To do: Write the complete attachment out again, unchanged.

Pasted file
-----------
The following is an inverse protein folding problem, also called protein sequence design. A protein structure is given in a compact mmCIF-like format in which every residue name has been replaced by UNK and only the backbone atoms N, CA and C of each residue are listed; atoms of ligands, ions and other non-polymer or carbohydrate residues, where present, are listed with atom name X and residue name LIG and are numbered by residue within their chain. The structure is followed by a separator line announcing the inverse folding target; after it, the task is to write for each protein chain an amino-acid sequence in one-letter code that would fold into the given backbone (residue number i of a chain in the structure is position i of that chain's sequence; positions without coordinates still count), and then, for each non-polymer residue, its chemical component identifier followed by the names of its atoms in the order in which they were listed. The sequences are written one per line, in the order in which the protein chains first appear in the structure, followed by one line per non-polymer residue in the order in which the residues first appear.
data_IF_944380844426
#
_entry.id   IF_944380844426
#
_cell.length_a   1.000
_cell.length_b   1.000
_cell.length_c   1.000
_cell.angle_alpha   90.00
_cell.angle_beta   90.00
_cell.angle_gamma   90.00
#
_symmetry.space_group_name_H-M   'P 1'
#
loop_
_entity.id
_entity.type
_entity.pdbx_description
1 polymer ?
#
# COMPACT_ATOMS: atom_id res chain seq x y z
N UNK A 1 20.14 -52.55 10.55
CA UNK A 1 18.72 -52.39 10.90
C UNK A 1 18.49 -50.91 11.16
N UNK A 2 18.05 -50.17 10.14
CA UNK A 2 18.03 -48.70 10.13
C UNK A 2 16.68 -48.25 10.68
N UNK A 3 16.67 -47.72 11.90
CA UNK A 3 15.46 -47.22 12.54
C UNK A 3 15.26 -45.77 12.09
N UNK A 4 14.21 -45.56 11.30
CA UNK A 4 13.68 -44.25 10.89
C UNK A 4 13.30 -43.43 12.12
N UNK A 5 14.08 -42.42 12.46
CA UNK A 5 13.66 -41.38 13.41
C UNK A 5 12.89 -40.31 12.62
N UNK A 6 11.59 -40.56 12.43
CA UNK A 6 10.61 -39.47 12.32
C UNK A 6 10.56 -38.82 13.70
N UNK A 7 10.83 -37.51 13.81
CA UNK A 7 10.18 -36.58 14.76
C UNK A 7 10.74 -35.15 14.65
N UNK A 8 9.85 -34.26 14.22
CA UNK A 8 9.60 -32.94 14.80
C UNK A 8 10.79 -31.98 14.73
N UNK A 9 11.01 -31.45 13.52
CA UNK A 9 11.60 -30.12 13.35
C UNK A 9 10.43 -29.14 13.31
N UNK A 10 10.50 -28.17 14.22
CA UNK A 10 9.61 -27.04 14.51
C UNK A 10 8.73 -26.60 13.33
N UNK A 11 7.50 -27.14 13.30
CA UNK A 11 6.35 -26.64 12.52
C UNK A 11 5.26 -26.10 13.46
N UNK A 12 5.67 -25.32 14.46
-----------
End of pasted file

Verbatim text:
The following is an inverse protein folding problem, also called protein sequence design. A protein structure is given in a compact mmCIF-like format in which every residue name has been replaced by UNK and only the backbone atoms N, CA and C of each residue are listed; atoms of ligands, ions and other non-polymer or carbohydrate residues, where present, are listed with atom name X and residue name LIG and are numbered by residue within their chain. The structure is followed by a separator line announcing the inverse folding target; after it, the task is to write for each protein chain an amino-acid sequence in one-letter code that would fold into the given backbone (residue number i of a chain in the structure is position i of that chain's sequence; positions without coordinates still count), and then, for each non-polymer residue, its chemical component identifier followed by the names of its atoms in the order in which they were listed. The sequences are written one per line, in the order in which the protein chains first appear in the structure, followed by one line per non-polymer residue in the order in which the residues first appear.
data_IF_944380844426
#
_entry.id   IF_944380844426
#
_cell.length_a   1.000
_cell.length_b   1.000
_cell.length_c   1.000
_cell.angle_alpha   90.00
_cell.angle_beta   90.00
_cell.angle_gamma   90.00
#
_symmetry.space_group_name_H-M   'P 1'
#
loop_
_entity.id
_entity.type
_entity.pdbx_description
1 polymer ?
#
# COMPACT_ATOMS: atom_id res chain seq x y z
N UNK A 1 20.14 -52.55 10.55
CA UNK A 1 18.72 -52.39 10.90
C UNK A 1 18.49 -50.91 11.16
N UNK A 2 18.05 -50.17 10.14
CA UNK A 2 18.03 -48.70 10.13
C UNK A 2 16.68 -48.25 10.68
N UNK A 3 16.67 -47.72 11.90
CA UNK A 3 15.46 -47.22 12.54
C UNK A 3 15.26 -45.77 12.09
N UNK A 4 14.21 -45.56 11.30
CA UNK A 4 13.68 -44.25 10.89
C UNK A 4 13.30 -43.43 12.12
N UNK A 5 14.08 -42.42 12.46
CA UNK A 5 13.66 -41.38 13.41
C UNK A 5 12.89 -40.31 12.62
N UNK A 6 11.59 -40.56 12.43
CA UNK A 6 10.61 -39.47 12.32
C UNK A 6 10.56 -38.82 13.70
N UNK A 7 10.83 -37.51 13.81
CA UNK A 7 10.18 -36.58 14.76
C UNK A 7 10.74 -35.15 14.65
N UNK A 8 9.85 -34.26 14.22
CA UNK A 8 9.60 -32.94 14.80
C UNK A 8 10.79 -31.98 14.73
N UNK A 9 11.01 -31.45 13.52
CA UNK A 9 11.60 -30.12 13.35
C UNK A 9 10.43 -29.14 13.31
N UNK A 10 10.50 -28.17 14.22
CA UNK A 10 9.61 -27.04 14.51
C UNK A 10 8.73 -26.60 13.33
N UNK A 11 7.50 -27.14 13.30
CA UNK A 11 6.35 -26.64 12.52
C UNK A 11 5.26 -26.10 13.46
N UNK A 12 5.67 -25.32 14.46